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The UK re-joining Horizon Europe signals a commitment to collaboration

Alex Jantzen, Optica Ambassador, Co-founder and COO of Aquark Technologies

Caption: Alex Jantzen, Optica Ambassador Class of 2022

The UK re-joins the €95.5bn Horizon Europe programme in a move many scientists have been holding their breath for, signalling that the UK and Europe are ready to collaborate more closely again on research.

The idea of a sole scientist taking on the world and making earth-shattering discoveries is one that we revere and see in pop culture (Oppenheimer) or are taught about in scientific history (Einstein, Curie, Newton) [1]. While one cannot diminish the significance of their achievements, the reality is that all these titans of scientific history needed cooperation to achieve the impact they have today. The UK re-joining Horizon Europe signals its desire to repeat these successes.

The Horizon Europe programme presents an unparalleled platform for collaborative research and innovation. It represents the largest funding programme in the world for research and innovation and fosters an environment of cross-disciplinary research, ground-breaking discoveries and technological advancements. Without scientific and technological collaboration, the most valuable companies of today would look significantly different.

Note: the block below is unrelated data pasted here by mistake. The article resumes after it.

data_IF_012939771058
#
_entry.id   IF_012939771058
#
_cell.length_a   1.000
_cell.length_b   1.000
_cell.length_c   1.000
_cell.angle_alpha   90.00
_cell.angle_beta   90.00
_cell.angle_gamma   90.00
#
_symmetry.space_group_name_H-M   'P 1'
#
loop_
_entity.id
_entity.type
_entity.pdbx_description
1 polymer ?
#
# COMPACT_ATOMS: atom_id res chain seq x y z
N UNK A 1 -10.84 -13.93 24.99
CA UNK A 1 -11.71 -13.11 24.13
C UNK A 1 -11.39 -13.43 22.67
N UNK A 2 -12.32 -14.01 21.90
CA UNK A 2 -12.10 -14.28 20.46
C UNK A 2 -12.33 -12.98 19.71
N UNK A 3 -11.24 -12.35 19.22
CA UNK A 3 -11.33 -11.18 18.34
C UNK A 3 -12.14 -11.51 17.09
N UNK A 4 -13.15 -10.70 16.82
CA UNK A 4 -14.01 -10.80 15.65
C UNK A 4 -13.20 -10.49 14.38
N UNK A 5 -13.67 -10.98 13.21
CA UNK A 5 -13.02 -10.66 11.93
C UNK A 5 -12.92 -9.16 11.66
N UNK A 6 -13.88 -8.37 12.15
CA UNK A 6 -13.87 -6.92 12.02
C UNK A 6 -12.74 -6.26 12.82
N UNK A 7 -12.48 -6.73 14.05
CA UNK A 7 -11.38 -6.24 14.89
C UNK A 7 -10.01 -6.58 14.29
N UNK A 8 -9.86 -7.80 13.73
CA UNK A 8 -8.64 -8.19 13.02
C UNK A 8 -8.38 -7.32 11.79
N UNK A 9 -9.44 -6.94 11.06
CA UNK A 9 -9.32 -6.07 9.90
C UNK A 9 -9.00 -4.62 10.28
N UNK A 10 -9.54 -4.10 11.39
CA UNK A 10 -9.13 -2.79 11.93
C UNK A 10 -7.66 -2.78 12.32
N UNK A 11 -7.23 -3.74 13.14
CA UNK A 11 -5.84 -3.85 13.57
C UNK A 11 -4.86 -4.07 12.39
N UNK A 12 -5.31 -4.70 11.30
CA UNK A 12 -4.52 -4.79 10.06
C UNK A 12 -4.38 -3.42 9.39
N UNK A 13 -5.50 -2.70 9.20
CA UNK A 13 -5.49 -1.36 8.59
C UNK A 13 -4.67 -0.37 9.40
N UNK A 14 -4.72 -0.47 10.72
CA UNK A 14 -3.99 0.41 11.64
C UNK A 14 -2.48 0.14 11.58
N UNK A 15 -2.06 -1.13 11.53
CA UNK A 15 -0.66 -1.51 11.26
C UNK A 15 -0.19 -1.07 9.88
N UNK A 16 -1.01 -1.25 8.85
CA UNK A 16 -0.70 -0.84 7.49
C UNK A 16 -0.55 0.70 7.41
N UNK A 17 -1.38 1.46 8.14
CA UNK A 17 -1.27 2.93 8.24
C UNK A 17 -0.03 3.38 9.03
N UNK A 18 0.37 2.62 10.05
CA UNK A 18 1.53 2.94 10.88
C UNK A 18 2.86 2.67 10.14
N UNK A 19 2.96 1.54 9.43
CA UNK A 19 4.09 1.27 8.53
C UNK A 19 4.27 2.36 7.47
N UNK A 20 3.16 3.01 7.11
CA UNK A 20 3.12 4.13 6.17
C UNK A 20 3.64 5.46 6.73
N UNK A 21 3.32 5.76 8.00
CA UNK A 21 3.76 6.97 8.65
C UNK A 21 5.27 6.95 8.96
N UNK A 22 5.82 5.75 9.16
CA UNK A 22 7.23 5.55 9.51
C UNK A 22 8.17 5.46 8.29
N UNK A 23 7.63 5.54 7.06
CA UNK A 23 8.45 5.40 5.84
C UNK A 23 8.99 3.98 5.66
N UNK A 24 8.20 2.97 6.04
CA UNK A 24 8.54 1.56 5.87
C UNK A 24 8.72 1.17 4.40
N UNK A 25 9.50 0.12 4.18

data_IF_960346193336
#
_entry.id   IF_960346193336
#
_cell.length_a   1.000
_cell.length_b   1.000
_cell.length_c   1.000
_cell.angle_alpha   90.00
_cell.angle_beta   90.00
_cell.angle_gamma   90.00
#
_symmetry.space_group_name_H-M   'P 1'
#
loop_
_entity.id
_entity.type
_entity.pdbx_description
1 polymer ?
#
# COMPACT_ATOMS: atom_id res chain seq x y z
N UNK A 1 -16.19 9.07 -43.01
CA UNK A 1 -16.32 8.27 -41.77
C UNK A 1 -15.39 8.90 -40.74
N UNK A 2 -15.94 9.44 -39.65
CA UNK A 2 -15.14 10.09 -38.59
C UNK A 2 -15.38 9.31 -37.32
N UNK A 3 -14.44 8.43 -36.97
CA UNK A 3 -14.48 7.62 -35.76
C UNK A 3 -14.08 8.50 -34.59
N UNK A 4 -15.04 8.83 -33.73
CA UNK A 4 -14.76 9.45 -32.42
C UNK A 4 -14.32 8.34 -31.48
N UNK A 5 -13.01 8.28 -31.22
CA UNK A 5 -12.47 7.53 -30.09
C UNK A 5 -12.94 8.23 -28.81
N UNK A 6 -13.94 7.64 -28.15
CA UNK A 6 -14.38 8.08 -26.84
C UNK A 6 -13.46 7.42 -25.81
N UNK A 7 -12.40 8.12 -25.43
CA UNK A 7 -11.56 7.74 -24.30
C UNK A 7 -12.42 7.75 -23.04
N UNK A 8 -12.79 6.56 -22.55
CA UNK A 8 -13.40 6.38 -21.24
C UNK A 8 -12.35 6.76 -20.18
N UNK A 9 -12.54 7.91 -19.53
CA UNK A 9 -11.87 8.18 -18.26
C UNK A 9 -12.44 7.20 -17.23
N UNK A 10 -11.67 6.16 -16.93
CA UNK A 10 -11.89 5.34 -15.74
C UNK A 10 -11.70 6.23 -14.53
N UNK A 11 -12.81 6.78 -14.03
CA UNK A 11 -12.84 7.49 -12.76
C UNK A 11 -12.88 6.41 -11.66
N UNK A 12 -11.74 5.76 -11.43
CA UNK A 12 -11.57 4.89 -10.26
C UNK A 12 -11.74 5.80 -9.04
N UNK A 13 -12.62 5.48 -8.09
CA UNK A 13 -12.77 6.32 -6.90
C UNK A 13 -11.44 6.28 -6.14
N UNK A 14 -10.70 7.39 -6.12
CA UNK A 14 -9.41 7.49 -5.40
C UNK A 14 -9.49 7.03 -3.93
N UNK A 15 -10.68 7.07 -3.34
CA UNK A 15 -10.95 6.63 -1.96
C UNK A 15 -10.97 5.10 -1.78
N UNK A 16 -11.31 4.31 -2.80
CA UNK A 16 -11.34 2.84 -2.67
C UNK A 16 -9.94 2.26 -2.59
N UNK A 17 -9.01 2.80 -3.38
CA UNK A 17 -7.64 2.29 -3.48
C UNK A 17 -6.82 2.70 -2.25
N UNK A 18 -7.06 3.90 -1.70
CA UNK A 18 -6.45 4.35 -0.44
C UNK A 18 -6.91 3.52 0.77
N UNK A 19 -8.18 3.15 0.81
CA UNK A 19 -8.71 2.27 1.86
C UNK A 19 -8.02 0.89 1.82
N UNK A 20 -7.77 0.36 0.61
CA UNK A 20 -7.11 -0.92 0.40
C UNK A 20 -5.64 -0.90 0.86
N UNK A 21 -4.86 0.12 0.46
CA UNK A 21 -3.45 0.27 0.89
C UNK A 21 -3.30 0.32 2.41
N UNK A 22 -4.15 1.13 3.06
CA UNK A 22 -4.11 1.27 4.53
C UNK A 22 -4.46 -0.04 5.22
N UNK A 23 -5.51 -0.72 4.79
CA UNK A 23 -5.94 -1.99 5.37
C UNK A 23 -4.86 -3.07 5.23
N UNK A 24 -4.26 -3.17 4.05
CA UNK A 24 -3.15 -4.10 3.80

Of the 10 most valuable companies in the world, 8 of these are technology-based, and 5 out of 6 companies that exceed a $1tn market cap are technology-based too[2]. It should be in no doubt that science and technology are incredibly valuable, but the route to achieving technological and business success can often be a perilous and financially challenging journey.

Re-joining Horizon Europe enables the UK to be a central player in the European research community and with it, unites a pool of resources and expertise from a diverse set of member states. The size of the budget that EU Horizon has enables hard problems to be solved, and it bridges the gap between new and established innovation. It expands access to a larger talent pool of researchers and scientists, a factor often cited as stifling innovation. This leads to greater diffusion of knowledge, enabling both EU and UK research institutions, universities, industries and start-ups to chip away at the knowledge frontier even faster, benefiting society at large.

Modern research and innovation is rooted in the international collaboration of talent, facilities and problem-solving. In a world that looks increasingly inwards, these key ingredients are continuously under threat when, in fact, we should be looking at growing them. With the United Kingdom leaving the European Union in 2020, the UK also de facto left the EU’s key program, Horizon, constricting collaboration efforts [3]. While in subsequent years it has been possible to apply jointly under continuity agreements, the reality has been that Horizon proposals can be a lot of work, and European partners had to ask themselves “why risk having a UK company be part of it?” This question no longer needs to be asked as the UK re-joins Horizon.